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Free Guy ★★★

Free Guy ticks all the boxes of the big budget blockbuster with its booming synchronicity of sound and action

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Director: Shawn Levy

Stars: Ryan Reynolds, Jodie Comer, Taika Waititi

Released: 13th August 2021 (UK)

A plain white man wakes up, says hello to the world, puts on a blue shirt, greets several friendly pedestrians, gets a coffee and goes to work – on a perpetual cycle. No, I’m not talking about The Truman Show or Groundhog Day but Free Guy, the latest blockbuster directed by Shawn Levy that has captured the newest cinematic gaming world in the most perky of ways.

Following in the footsteps of the Tron saga, Pixels and Ready Player One, Free Guy is set in and around the game ‘Free City’, an open world online domain in which users complete numerous explosive and lawless missions to level up. Mirroring the Grand Theft Auto and Fortnite worlds, Free City encompasses ubiquitous violence that the online gaming worlds are often shamed for – yet by giving it a glossy Lego Movie-like appearance, it works to enthuse the audience for a fun two hours. 

The classic bubble bursting moment finds Guy, our appropriately but unimaginatively named protagonist, changing his morning coffee order to a cappuccino (instead of the textbook medium cream coffee with two sugars). The cinematographic vertigo that comes immediately after is merely a precursor to the audience finding out that Guy is, in fact, a non-player character (NPC) within the Free City game that has transcended his liminal space. He chooses to steal sunglasses – the token symbol of heroism – from a bank robber (ie. a real-life player) which gives him access to the gameplay (and automatic cool points). We quickly learn that Guy has been able to gain consciousness beyond his regime as his code has developed into the first AI (gasp!). 

Ryan Reynolds and Jodie Comer in Free Guy

The overriding plot is that somewhere hidden in the game is stolen code from another game idea ‘Life Itself’, that characters Millie (Jodie Comer) and ex-partner Keys (Joe Kerry) are trying to extract to expose the arrogant Free City creator Antwan (Taika Waititi). Essentially, this sees Guy in a spiral of flashy Herculean sequences as he levels up and works to assist Millie, aka Molotov Girl, and fall in love with her at the same time. The narrative works, perhaps making some sort of commentary on actual intellectual property issues in the gaming industry, but is ultimately a bit lost in the film’s attempt to pack a punch with every character.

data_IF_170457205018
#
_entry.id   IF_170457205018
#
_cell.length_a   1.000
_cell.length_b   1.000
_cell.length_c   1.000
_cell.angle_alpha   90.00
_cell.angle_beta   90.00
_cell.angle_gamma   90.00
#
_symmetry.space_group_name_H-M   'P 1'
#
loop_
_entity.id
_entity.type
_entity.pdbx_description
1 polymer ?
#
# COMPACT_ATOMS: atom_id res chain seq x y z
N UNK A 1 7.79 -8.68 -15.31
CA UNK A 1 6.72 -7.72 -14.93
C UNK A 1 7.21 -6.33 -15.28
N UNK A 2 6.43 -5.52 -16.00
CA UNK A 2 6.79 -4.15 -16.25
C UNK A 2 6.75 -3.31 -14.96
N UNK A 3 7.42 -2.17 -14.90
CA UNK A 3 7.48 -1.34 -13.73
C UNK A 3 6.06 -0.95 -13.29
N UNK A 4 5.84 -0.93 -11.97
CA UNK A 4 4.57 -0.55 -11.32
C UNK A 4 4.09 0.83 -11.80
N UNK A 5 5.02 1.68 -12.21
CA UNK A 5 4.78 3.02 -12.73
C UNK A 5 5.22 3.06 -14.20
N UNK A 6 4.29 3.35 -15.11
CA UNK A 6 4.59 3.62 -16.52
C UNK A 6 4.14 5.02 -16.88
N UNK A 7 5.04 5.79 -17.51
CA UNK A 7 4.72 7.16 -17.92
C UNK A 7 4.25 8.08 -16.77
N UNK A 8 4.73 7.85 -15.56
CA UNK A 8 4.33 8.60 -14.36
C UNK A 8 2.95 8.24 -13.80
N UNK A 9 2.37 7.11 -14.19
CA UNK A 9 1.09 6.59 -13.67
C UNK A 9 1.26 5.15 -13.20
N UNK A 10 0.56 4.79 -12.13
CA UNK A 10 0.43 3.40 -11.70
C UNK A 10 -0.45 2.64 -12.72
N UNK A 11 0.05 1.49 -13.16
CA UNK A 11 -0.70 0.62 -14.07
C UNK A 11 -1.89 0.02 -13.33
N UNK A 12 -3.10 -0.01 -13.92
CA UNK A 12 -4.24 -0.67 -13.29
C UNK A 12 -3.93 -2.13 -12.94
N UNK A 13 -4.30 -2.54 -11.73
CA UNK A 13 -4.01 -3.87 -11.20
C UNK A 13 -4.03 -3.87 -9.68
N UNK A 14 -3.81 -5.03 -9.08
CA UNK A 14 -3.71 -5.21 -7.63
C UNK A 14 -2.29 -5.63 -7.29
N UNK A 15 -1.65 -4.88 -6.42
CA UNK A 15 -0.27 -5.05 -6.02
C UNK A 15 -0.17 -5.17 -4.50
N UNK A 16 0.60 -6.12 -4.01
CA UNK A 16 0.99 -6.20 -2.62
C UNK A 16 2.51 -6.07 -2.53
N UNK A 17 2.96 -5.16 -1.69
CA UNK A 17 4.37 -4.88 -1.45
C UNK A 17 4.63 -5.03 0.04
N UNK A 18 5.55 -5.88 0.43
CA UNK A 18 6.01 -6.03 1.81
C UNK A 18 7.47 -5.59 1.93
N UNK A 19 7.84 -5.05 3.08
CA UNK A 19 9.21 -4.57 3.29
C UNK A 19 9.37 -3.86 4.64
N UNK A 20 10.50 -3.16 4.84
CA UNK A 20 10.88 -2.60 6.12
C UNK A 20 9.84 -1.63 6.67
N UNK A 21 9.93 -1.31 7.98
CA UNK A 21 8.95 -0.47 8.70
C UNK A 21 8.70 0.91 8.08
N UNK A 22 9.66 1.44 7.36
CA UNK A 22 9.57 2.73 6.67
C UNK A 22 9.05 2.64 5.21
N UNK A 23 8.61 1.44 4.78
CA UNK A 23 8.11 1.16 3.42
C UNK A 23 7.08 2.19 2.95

Free Guy isn’t necessarily laugh-out-loud funny despite its efforts, but does cajole a certain unfaltering smileyness from its audience. Ryan Reynolds plays the archetypal wise guy to a T as his habitual comedic style allows – his facial expressions alone are hilarious, but his witty humour does feel a little walked in at this point, like hearing a good joke for the fifth time. Baring this, the beloved Taika is surprisingly good as the assy corporate hipster, going over-dramatic with his personification in what seems like a clever self-awareness of the silly role. Comer and Keery similarly make a great unlikely pairing – with a peculiar mix of film and tv actors, the casting is surprisingly synergistic. If anything, some impressive cameos, and some correlating nods to popular science fiction, make for an effervescent collective cinematic viewing.

The punchy soundtrack is a cheery accompaniment to the colourful action, but sadly has made Mariah Carey’s ‘Fantasy’ feel a tad sickly. Notwithstanding this, the film’s digital arena precipitates some impressive visual effects – what Inception was revolutionary in achieving with its architectural metamorphosis, Free Guy treats as average. With 20th Century Fox and Disney bolstering production, the film’s budget is visible at nearly every turn (how many rooms filled with flashy cars and weapons can you fit into one film?) but makes for a fundamentally stimulating experience. 

Free Guy ticks all the boxes of the big budget blockbuster with its booming synchronicity of sound and action. Ryan Reynolds encapsulates the happy go lucky hero with cheeky charm, but in regurgitating his cartoonish comedy fails to go beyond expectations. The video game theft narrative is kept light and cheerful as the film instead capitalises on grand VFX, excellent cameos and timely references to pop culture. At the end of the day, it will surely make you smile.

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